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How to Survive the ER with Your Child

How to Survive the ER with Your Child

Tips to make an ER trip with a kid less traumatic.

In my role as an emergency-room physician, I'm sensitive to my patients' needs. As a mother, though, I have a whole new appreciation for just how devastating a child’s injury or illness can be. There is an unavoidable parental instinct that leaves us desperate to protect our children from suffering of any kind. And we know that children all handle things differently—some are brave and stoic, and some are like my youngest child, who recently howled hysterically for 45 minutes after a skinned knee, while demanding a “pedaticeen.” (An ER doctor was not acceptable for this crisis, apparently.)

We do try really hard to keep things moving as fast as possible in the ER. As you can imagine, the continual flood of mayhem and carnage makes this challenging. Patients are seen according to the severity of their complaints, not the order in which they arrived. That being said, there are things you can do to make the (possibly) excruciating wait and ordeal of treatment easier for you.

Avoid an Evening Visit if Possible

In general, evenings are heinous. Everyone from the teenager with a socially crippling zit to the unresponsive coding 70-year-old comes in at night. Meanwhile, you and your irate little guy with the ear infection are withering away from boredom and irritation. If it’s not emergent, talk to your pediatrician’s office before you come (they usually have someone to answer phone questions 24/7). You might be able to avoid a night-time ER visit with some guidance from your doctor or nurse.

That being said, most of you are in the Emergency Department because you have no other options. You may, however, have some choices regarding the actual treatment. Good examples: dermabond versus sutures, and observation versus a CT scan. If you are uncertain about something, it doesn’t hurt to ask, “What happens if we don’t do this?”

Come Well Prepared for A Wait

As the mother of little ones, I always keep an activity bag in the car. Coloring books, alluring toys, stickers, handheld computer games, whatever your little darlings are likely to find interesting. If you have time to grab a laptop loaded with movies, even better. Think of it like the 4-hour plane ride to Grandma’s house with ornery toddlers: Go for whatever allows you to get through it.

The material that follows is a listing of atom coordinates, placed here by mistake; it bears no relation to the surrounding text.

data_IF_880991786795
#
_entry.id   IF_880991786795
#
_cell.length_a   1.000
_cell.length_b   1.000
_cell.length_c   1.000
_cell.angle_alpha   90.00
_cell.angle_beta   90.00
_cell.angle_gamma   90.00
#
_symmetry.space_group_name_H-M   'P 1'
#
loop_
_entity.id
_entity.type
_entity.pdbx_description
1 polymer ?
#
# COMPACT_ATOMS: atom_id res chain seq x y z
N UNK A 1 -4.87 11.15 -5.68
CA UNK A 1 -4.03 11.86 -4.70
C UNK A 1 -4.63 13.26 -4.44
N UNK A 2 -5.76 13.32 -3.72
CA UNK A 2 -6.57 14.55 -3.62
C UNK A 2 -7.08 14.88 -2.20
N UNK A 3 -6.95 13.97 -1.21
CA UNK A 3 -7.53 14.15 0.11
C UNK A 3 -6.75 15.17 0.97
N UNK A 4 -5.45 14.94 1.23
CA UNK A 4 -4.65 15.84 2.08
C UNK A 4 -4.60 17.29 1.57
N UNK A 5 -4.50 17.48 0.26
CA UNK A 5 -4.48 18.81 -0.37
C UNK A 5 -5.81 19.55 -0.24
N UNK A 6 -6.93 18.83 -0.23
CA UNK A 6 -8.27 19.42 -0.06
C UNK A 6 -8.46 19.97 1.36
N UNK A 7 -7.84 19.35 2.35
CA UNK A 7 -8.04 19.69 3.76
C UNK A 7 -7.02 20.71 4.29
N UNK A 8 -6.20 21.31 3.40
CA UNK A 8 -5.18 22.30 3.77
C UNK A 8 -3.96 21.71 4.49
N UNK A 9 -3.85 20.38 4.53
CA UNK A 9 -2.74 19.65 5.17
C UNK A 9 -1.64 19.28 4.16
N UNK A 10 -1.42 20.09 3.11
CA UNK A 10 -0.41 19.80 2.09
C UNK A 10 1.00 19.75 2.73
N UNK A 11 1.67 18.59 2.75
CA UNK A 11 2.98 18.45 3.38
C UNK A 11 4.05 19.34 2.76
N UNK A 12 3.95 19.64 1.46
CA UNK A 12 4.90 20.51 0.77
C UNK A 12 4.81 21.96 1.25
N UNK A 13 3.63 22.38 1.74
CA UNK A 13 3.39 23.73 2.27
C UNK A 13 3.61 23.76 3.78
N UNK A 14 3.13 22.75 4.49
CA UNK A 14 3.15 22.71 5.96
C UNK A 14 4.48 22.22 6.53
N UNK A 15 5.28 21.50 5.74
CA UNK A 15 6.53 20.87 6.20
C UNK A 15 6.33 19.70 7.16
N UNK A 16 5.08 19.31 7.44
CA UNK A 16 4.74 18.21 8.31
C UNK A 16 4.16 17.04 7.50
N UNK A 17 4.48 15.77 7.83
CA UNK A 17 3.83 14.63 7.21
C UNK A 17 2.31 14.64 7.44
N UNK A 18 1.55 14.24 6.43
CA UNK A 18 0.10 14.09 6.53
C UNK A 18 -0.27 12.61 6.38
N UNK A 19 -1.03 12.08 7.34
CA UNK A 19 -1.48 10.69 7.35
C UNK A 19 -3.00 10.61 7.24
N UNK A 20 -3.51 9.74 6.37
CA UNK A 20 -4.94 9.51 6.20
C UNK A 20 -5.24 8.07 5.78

Even if you're too rushed to get playthings and snacks together, you may not be out of luck. Once in the exam room, if there still might be a delay until you are seen, staffers sometimes can bring you warm blankets, drinks (if they are approved--see tip #1 below) and even toy. Part of our job is to make your unfortunate experience as pleasant as possible. Of course, it helps to realize that the doctors and nurses are often incredibly busy. There are shifts where I keep having to delay seeing a patient who has been there forever, as one ambulance after another arrives with something urgent. I hate to wait in doctor’s offices as much as the next person, so I really do sympathize. 

Take Advantage of Time-Savers

The good news is that there are often plenty of things you can do to cut down on the amount of time you spend in the ER. These savvy strategies can all help:

1. Don’t feed the patient. There are some injuries and illnesses which require sedation. Doctors worry that during sedation the contents of the stomach could whoosh up from the esophagus into the lungs—an occurrence called aspiration—which can cause all kinds of badness. Sometimes sedating someone with a full stomach is unavoidable, and sometimes the risk is judged to be low, but check with the triage nurse for an okay before you give food or drinks to any child waiting to be seen in the ER.